They assist wildlife and land managers by building wildlife drinking stations, helping to control weeds, removing unneeded fencing and countless other jobs.
"Sixteen-million dollars worth of donated labor would elevate some companies into the Fortune 500, but our volunteers aren't motivated by corporate interests. They're driven to help pass on a legacy of wildlife and wild places. It's about keeping alive a great outdoor heritage, and a quality of life that can't be measured on Wall Street," said David Allen, Elk Foundation president and CEO.
On Friday night at Elk Camp, RMEF paid tribute to its top volunteers from 2009 with its annual Chairman's Awards. Recipients included Russell Bumgardner, Baton Rouge, La.; Dan Grice, Grand Haven, Mich.; Jeff Steele, Oklahoma City, Okla.; Bob and Marci Stokke, Bellevue, Wash.
RMEF calculated its total value of volunteer time based on conservative estimates of 10,000 volunteers at 80 hours each times $20.25, the national average value for an hour of volunteer labor.
Field of dreams
The Rocky Mountain Elk Foundation has conserved 5.7 million acres for elk habitat and elk hunting access an amount of land that seems a little hard to fathom.
An easy way to put the staggering total in perspective is to compare it to something with which many people are already familiar: a football field. Land conserved by RMEF is the equivalent of 4,318,181.81 American football fields. An American football field measures 120 yards long (from the backline to of each endzone) and 53.3 yards wide.
A faster Pronghorn?
Tinkering with success can be a scary proposition for any brand (New Coke anyone?). But after many years of distinguished service to elk hunters (as well as other big- and small-game hunters and industrial workers), the Danner Pronghorn hunting boot the company's flagship product is getting a makeover.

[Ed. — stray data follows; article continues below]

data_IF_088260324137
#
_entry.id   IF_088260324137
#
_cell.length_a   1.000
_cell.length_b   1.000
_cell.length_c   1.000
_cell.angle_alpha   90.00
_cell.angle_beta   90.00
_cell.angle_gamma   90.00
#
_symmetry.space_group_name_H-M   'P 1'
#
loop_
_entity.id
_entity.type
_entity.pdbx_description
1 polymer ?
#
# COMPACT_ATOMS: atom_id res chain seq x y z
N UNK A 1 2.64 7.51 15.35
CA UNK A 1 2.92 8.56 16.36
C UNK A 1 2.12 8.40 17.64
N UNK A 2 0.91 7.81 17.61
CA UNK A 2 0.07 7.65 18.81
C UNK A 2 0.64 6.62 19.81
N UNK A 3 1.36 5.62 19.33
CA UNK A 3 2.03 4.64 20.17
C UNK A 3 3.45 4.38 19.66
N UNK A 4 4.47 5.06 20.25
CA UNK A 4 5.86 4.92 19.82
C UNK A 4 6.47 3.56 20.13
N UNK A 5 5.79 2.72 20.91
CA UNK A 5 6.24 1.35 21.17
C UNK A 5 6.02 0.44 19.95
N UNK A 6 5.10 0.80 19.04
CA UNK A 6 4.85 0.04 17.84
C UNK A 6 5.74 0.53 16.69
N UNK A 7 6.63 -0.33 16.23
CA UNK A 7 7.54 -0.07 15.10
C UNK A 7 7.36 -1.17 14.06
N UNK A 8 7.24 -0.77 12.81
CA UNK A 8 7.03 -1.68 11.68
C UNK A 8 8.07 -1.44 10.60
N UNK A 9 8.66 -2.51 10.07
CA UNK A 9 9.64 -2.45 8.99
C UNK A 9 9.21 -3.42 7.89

The results, according to Danner's Justin Behnke, the sporting boots product line manager for the Portland, Ore., based company, are a lighter, faster, tougher and even more comfortable hunting boot built to withstand seasons of abuse in the elk woods or anywhere else.
So far, based on visitors in the booth, hardcore Danner loyalists at Elk Camp like what they see.
Slated for retail introduction in July 2010 (though some inventory will be available earlier through select retailers to coincide with the mailing of bowhunting catalogs), Behnke said the company spent months field testing the new Pronghorn with hunters, outfitters, factory workers and others to see if they could improve on what many consider to be one of the best all-around hunting boots on the market.
From the visual changes like Tec Tuff technology to protect the heel and toe; larger, branded lace hooks and a lighter, redesigned sole and tread design, Behnke said the biggest difference between the next generation of the Pronghorn and its predecessor have to be felt.
Starting from the ground up with the new Mountain Goat Outsole (literally inspired by the hooves of mountain goats), to a more comfortable foot bed, softer lining, better flexing and support, the new Pronghorn draws from technologies and innovations in the trail running shoe market while incorporating user feedback and high-quality materials.
"We looked for the subtle things, things we could improve upon to not only lighten the boots but also make them more comfortable," Behnke. said "The last thing you want is foot fatigue after a 12-mile hike on the first day of your elk hunt. You've planned and prepared for this special trip and no one wants to be stuck in a wall tent and unwilling to go where the bulls are."
Available in 6- and 8-inch models with two 8-inch models built specifically for women and multiple insulation and color combinations, the new Pronghorn has an MSRP of $149 to $199.